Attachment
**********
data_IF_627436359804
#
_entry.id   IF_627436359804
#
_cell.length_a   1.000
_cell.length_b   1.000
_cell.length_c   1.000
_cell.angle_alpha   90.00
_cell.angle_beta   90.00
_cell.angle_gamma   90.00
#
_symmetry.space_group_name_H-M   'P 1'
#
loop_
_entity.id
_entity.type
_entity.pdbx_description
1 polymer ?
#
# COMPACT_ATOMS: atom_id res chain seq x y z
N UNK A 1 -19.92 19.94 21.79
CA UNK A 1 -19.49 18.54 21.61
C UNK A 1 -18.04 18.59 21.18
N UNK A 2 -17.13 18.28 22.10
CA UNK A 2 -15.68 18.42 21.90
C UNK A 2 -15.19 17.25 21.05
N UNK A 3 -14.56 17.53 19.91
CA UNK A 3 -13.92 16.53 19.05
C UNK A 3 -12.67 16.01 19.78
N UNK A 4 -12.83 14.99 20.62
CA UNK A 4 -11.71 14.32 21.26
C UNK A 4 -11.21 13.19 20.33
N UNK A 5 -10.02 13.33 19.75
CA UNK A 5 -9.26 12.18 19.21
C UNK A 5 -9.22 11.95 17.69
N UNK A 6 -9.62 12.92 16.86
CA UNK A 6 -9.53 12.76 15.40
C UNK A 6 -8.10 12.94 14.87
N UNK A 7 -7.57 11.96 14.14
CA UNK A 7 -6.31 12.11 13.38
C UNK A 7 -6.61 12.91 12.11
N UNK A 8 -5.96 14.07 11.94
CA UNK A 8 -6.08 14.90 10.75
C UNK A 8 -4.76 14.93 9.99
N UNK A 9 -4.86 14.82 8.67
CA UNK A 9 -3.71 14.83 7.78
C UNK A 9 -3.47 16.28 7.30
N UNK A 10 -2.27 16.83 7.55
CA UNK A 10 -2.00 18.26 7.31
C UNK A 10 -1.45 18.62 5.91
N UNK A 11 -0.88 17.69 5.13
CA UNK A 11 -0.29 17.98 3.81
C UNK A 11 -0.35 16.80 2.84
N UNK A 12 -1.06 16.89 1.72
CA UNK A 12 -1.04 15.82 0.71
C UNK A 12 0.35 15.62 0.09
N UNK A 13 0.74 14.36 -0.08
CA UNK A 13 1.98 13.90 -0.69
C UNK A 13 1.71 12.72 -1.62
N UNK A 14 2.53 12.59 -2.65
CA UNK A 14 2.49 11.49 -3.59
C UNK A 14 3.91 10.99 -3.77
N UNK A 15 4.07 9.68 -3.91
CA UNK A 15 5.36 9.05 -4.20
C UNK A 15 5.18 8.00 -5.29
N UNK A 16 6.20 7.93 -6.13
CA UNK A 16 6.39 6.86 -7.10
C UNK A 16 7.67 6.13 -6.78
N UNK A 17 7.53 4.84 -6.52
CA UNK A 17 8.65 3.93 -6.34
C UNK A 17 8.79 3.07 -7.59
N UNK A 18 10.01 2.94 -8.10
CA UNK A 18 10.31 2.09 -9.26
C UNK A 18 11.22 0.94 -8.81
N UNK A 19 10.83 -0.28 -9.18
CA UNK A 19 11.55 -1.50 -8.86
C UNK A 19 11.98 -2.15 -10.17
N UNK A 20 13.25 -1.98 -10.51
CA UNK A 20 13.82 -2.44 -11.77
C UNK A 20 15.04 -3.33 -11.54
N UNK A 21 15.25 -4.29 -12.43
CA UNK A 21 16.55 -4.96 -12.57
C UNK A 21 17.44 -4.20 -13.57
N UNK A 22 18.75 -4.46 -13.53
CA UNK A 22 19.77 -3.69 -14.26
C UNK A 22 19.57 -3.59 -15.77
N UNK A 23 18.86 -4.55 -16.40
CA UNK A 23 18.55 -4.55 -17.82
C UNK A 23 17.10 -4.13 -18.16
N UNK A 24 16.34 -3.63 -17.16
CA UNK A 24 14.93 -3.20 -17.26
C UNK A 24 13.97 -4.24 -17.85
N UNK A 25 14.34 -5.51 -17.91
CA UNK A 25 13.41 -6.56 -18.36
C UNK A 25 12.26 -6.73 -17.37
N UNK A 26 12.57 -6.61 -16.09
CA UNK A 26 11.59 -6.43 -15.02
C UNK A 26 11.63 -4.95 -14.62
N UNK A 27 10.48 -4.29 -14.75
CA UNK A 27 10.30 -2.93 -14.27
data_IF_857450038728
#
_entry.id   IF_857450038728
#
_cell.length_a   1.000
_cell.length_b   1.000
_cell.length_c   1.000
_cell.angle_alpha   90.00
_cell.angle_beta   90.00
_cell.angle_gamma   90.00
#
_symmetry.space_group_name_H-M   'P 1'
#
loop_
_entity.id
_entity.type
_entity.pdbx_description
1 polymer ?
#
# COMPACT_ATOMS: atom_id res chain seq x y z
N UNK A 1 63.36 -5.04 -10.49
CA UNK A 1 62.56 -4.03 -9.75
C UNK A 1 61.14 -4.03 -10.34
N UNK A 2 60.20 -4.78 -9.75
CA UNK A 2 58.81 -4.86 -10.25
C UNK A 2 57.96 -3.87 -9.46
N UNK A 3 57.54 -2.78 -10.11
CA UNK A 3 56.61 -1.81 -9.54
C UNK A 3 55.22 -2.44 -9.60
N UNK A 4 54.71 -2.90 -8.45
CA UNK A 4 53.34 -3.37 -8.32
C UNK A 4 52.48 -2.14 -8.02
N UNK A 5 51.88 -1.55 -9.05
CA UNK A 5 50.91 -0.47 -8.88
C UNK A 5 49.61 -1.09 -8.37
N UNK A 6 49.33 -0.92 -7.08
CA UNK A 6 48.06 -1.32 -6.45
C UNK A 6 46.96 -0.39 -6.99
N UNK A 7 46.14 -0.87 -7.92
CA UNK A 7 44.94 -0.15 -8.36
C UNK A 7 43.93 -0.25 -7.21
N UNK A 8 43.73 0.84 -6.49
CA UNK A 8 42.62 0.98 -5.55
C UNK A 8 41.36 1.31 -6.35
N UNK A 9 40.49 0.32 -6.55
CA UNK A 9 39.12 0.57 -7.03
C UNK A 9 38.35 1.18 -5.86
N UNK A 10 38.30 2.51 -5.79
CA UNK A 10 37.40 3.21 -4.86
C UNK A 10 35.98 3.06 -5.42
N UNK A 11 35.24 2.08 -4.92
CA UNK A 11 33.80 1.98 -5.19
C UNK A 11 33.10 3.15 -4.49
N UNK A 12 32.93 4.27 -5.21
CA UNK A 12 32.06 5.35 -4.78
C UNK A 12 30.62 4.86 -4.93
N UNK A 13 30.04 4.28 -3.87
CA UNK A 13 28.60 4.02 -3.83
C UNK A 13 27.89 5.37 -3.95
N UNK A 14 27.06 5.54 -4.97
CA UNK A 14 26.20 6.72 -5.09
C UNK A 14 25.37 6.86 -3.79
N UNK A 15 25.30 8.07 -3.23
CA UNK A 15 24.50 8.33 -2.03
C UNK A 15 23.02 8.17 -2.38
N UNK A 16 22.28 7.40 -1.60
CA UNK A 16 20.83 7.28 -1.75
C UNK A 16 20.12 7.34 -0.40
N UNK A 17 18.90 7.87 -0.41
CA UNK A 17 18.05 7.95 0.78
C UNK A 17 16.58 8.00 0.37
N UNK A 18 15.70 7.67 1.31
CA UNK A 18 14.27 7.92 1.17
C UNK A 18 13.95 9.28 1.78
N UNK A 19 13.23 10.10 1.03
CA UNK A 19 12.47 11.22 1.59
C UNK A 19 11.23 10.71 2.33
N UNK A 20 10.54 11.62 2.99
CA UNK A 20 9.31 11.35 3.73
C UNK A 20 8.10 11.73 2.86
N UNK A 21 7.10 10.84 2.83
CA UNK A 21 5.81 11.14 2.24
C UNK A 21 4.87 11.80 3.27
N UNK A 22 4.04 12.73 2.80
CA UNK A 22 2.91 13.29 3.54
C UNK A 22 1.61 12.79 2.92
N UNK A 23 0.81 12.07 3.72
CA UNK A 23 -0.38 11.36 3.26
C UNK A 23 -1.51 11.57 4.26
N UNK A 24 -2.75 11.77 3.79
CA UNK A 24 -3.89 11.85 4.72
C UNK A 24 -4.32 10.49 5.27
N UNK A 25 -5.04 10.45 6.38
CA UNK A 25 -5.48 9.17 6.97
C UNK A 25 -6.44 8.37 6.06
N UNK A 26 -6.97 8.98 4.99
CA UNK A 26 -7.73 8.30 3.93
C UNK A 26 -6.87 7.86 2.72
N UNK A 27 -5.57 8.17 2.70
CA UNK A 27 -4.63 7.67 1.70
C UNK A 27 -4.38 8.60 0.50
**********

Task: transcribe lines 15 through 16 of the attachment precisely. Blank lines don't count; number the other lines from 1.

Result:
_entity.id
_entity.type